Have you ever watched movies that captured your attention from the first minute, and didn’t let go until the end? I mean not just the story, but rather the picture, the overall style, the visual key in which a certain movie is made? Such movies may have plot holes, they may be difficult to understand, or their budgets can be lower than those of popular blockbusters, but despite all this, they still manage to capture your heart–just because they are visually perfect.
I really want you to watch at least some of the movies from the following list. Trust me, they can be a depository of new ideas and inspiration, which can’t be bad for a writer!
1. Dark City
Filmed in 1998, only one year before The Matrix, Dark City has not, unfortunately, become as popular as its more successful ideological heir. Yes, The Matrix–I am sure of it–has developed some ideas from Dark City, or at least was inspired by the same sources. Perfectly composed frames, a dark noir atmosphere, creepy but stylish antagonists, and a great idea–these are only a few reasons why I love this movie.
In all senses, one of the most bizarre movies ever made. This is a story of a girl, a daughter of a sadistic Spanish army officer. A book-loving child, she escapes her cruel reality in the world of fantasies–strange, eerie, but beautiful and mysterious; there, she must accomplish three grim and complicated tasks, or else she will never meet her real father. Suspense and visual style–this is what I love in Pan’s Labyrinth.
This movie is a combination of a novel by Stefan Zweig, a classic European writer, and a visual performance traditional for Wes Anderson’s movies. The movie draws all the best from both sources; “The Grand Budapest Hotel” is an atmospheric, colorful, and genuine tragicomedy, the main events of which develop in a small Eastern European country, surviving in the times of the World War I. A brilliant combination of camera work, script, and cast!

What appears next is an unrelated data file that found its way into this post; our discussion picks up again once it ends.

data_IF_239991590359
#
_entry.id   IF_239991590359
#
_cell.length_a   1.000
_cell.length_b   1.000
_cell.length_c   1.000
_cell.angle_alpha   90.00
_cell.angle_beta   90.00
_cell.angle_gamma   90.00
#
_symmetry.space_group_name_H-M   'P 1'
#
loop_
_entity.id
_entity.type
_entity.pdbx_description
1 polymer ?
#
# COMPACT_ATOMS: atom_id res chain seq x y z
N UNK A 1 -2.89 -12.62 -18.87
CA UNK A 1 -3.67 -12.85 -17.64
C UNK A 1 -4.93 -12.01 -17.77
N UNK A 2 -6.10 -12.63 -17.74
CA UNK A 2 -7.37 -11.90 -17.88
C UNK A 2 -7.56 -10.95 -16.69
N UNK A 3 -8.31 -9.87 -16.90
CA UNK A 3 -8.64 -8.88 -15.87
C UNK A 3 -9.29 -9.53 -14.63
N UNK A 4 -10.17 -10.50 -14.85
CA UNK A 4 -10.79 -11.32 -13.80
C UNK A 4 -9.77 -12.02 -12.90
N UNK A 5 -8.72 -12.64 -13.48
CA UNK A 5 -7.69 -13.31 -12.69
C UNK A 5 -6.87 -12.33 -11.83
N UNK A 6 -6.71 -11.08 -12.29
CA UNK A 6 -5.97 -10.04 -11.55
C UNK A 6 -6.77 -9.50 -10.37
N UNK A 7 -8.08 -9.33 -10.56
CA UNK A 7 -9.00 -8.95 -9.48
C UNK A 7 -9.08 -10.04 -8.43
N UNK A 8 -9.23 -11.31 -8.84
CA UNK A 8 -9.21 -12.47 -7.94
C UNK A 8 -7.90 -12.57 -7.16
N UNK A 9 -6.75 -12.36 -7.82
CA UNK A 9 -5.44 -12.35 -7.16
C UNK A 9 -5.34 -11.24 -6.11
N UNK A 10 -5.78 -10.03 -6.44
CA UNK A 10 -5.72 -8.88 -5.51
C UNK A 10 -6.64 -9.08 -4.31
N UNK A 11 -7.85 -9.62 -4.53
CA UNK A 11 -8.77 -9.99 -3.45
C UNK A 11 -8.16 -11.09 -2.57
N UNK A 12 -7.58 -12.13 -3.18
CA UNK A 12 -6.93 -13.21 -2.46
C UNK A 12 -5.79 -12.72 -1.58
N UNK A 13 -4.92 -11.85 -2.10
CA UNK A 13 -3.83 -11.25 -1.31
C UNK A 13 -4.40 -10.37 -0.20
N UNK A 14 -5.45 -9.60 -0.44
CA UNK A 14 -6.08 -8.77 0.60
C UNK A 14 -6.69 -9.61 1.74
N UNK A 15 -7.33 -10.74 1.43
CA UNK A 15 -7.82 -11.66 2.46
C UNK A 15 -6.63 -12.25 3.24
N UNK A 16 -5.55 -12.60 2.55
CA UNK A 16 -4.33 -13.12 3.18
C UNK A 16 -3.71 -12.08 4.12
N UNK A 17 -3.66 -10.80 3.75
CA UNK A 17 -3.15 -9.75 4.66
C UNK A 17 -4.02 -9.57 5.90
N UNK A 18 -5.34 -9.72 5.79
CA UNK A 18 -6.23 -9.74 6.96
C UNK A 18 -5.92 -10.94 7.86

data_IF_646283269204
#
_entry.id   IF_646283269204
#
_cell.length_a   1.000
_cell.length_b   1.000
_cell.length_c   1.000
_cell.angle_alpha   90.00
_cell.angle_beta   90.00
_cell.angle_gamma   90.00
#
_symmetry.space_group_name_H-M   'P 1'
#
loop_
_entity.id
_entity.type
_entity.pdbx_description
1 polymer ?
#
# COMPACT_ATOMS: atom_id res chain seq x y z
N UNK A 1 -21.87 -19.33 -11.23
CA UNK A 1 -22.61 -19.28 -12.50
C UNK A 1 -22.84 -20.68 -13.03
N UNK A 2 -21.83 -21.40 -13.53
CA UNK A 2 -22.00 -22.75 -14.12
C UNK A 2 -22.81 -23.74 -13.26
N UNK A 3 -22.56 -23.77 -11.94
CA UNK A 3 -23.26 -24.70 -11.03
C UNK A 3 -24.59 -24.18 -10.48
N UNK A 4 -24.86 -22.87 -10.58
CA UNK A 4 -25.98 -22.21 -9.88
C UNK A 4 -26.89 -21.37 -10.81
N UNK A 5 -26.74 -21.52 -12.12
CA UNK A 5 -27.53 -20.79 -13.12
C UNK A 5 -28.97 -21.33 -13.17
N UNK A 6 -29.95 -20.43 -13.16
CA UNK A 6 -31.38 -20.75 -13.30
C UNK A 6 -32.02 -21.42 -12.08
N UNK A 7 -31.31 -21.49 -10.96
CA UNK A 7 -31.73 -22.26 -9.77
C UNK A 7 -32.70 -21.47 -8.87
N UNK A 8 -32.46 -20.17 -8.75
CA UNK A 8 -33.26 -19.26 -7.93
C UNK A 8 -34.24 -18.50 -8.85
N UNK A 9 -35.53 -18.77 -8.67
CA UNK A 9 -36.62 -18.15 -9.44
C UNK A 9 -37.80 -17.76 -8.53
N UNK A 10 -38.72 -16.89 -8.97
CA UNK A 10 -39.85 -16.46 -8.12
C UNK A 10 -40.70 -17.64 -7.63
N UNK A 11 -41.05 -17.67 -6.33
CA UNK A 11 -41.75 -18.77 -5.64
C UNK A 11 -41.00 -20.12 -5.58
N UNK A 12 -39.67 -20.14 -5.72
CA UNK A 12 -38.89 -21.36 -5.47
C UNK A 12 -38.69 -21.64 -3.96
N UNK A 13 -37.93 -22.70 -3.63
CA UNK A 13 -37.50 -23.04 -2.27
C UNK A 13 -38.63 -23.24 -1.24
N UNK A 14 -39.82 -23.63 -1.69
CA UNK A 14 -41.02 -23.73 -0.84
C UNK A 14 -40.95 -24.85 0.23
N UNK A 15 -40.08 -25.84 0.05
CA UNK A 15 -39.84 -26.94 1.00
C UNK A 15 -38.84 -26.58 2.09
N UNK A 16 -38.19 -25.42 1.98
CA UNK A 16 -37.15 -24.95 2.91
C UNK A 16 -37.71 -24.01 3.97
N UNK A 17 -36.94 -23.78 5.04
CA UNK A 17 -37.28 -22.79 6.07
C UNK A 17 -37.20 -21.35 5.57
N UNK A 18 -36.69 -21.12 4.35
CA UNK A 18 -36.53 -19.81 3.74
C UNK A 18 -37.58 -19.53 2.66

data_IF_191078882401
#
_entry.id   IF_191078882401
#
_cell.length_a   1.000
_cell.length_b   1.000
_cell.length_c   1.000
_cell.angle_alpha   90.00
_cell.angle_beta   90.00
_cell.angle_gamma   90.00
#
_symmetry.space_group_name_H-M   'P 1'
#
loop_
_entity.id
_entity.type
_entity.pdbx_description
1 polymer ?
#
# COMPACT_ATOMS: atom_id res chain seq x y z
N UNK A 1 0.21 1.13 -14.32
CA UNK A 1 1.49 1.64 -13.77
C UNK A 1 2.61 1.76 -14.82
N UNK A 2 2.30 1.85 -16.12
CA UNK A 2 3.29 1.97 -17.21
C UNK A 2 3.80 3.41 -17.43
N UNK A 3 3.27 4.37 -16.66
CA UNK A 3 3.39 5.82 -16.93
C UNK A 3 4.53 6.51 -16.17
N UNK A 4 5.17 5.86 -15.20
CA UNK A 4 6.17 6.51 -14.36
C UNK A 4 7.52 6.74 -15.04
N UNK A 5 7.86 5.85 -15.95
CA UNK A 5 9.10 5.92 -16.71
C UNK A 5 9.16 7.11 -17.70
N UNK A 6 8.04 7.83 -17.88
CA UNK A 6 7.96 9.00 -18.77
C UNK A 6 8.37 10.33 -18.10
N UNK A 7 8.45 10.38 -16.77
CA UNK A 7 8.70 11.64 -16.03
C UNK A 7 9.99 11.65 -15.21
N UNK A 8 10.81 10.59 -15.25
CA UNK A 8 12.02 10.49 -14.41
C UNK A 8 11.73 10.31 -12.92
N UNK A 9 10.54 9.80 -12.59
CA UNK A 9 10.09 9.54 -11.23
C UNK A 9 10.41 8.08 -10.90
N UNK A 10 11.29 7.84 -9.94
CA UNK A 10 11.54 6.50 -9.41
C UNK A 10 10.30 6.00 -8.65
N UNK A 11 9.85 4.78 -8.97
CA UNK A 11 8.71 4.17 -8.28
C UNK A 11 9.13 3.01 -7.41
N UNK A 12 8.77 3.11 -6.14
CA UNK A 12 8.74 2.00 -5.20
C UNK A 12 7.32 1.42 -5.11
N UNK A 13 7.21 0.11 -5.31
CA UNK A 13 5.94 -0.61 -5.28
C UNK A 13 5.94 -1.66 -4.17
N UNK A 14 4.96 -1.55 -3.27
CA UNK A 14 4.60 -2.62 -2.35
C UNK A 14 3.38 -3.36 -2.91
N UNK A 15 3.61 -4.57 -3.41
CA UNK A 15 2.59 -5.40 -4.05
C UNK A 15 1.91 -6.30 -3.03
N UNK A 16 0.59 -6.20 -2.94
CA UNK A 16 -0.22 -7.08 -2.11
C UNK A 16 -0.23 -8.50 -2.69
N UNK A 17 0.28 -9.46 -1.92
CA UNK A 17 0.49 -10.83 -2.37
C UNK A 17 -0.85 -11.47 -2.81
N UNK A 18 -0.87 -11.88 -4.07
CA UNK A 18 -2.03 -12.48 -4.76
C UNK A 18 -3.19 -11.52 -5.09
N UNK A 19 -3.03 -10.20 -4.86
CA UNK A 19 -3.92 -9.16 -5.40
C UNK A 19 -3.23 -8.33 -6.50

I have an ambiguous attitude towards this movie. I really disliked the story, interesting in the beginning (a son of a disabled mortician falling in love with a beauty queen), it quickly slipped down to a trivial and boring drama for teenagers. The cast is unconvincing, the dialogues are primitive and silly, but… but there is something that saves this movie from failure–its aesthetics. Slightly faded colors, stylish costumes and interiors, interesting backgrounds of the main characters–this is what I really liked about Elvis and Anabelle. If you watch it, turn off the sound, enjoy the picture, and try to create a better, more convincing story for those two.
I guess I mention it every time I compose a movie list, but there’s just nothing I can do about it; in my opinion, this is one of the most story-rich, atmospheric, and subtle movies of all times. The aesthetics are everywhere: in the place in which the story unfolds (and it’s Tokyo, Japan); in music supporting the key moments of the film; in dialogues the main characters have; in the way the cameraman builds the picture… a bright but sad story of a depressed actor and a young woman, both incredibly lonely in a huge and alien Asian metropolis. You need to watch it.
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